Argenta Discovery and Zafgen Announce Contract Drug Discovery Collaboration in Obesity
News Jan 30, 2009
Argenta Discovery Ltd. and Zafgen, Inc. have announced that they have entered into major drug discovery collaboration.
Under the terms of the agreement, scientists from the two companies will exploit Argenta’s expertise in computer-aided drug design, medicinal chemistry, assay development, in vitro screening, drug metabolism and pharmacokinetics to accelerate development candidate nomination for one of Zafgen’s therapeutics programs for obesity.
Dr. Thomas Hughes, Ph.D., President and Chief Executive Officer of Zafgen said, "We are looking forward to working with Argenta Discovery to accelerate one of our important discovery programs towards development. They have a solid and successful track record in drug discovery and through their contracts have placed many compounds into clinical development. Working closely with the Argenta team, we are confident that we will rapidly identify and advance drug candidates for Zafgen.”
Dr. Hughes continued, “Obesity is a global epidemic, affecting an estimated 400 million people worldwide, which also leads to an increasing prevalence of obesity-related co-morbidities, including type 2 diabetes. Zafgen’s unique approach of discovering and developing anti-obesity agents that target adipose vasculature to shrink fat cells to help the body sustain a lean, healthy state offers the possibility of a real breakthrough in this area, where there is considerable unmet medical need.”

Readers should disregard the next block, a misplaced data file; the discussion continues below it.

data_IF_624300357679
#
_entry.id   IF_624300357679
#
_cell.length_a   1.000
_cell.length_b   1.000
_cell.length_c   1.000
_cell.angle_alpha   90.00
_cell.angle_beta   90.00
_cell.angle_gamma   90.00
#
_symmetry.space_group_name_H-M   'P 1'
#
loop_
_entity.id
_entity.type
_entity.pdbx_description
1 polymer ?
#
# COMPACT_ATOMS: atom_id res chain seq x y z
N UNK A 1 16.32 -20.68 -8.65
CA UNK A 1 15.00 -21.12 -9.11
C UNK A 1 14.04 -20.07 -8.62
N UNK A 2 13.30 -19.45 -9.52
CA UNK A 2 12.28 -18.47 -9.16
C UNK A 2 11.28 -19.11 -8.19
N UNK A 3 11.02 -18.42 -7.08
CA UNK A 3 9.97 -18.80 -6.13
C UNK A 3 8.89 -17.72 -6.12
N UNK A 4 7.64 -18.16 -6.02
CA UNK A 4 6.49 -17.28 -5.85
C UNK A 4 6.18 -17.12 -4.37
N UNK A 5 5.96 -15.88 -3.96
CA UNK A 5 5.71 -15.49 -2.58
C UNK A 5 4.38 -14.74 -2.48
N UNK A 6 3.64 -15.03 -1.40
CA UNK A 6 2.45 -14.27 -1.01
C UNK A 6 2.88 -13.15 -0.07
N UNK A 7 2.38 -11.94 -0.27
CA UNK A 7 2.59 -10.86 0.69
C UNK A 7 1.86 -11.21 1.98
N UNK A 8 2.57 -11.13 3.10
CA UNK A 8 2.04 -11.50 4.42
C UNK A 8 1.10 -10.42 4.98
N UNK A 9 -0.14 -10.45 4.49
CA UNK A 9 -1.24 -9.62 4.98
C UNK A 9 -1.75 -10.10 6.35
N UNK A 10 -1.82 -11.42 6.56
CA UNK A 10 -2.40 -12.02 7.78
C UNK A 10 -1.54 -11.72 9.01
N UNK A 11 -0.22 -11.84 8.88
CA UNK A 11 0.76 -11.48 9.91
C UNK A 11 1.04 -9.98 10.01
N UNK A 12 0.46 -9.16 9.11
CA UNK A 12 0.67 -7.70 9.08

Commenting on the agreement, Dr. Christopher Ashton, Argenta’s Chief Executive Officer, said, “We are delighted that Zafgen has chosen to collaborate with Argenta on this exciting program. Their decision to work with us is based on our contract research team’s acknowledged expertise, and our ability to offer a fully integrated approach to drug discovery. We look forward to building a successful and long-term partnership with Zafgen.”
Financial terms of the deal were not disclosed, but the agreement does provide options to expand the relationship.
Computer bits are binary, with a value of 0 or 1. By contrast, neurons in the brain can have all kinds of different internal states, depending on the input that they received. This allows the brain to process information in a more energy-efficient manner than a computer. A new study hopes to bring the two closer together.
In new studies a novel oxygen-delivery therapeutic restored the function of oxygen-starved heart tissue in an animal model of global hypoxia. Unlike its experimental predecessors, the new drug does not appear to cause systemic side effects or overcorrect with excessive blood oxygenation, which can itself be toxic. Instead, the new drug delivers its precious oxygen cargo only to the tissues that need it most.READ MORE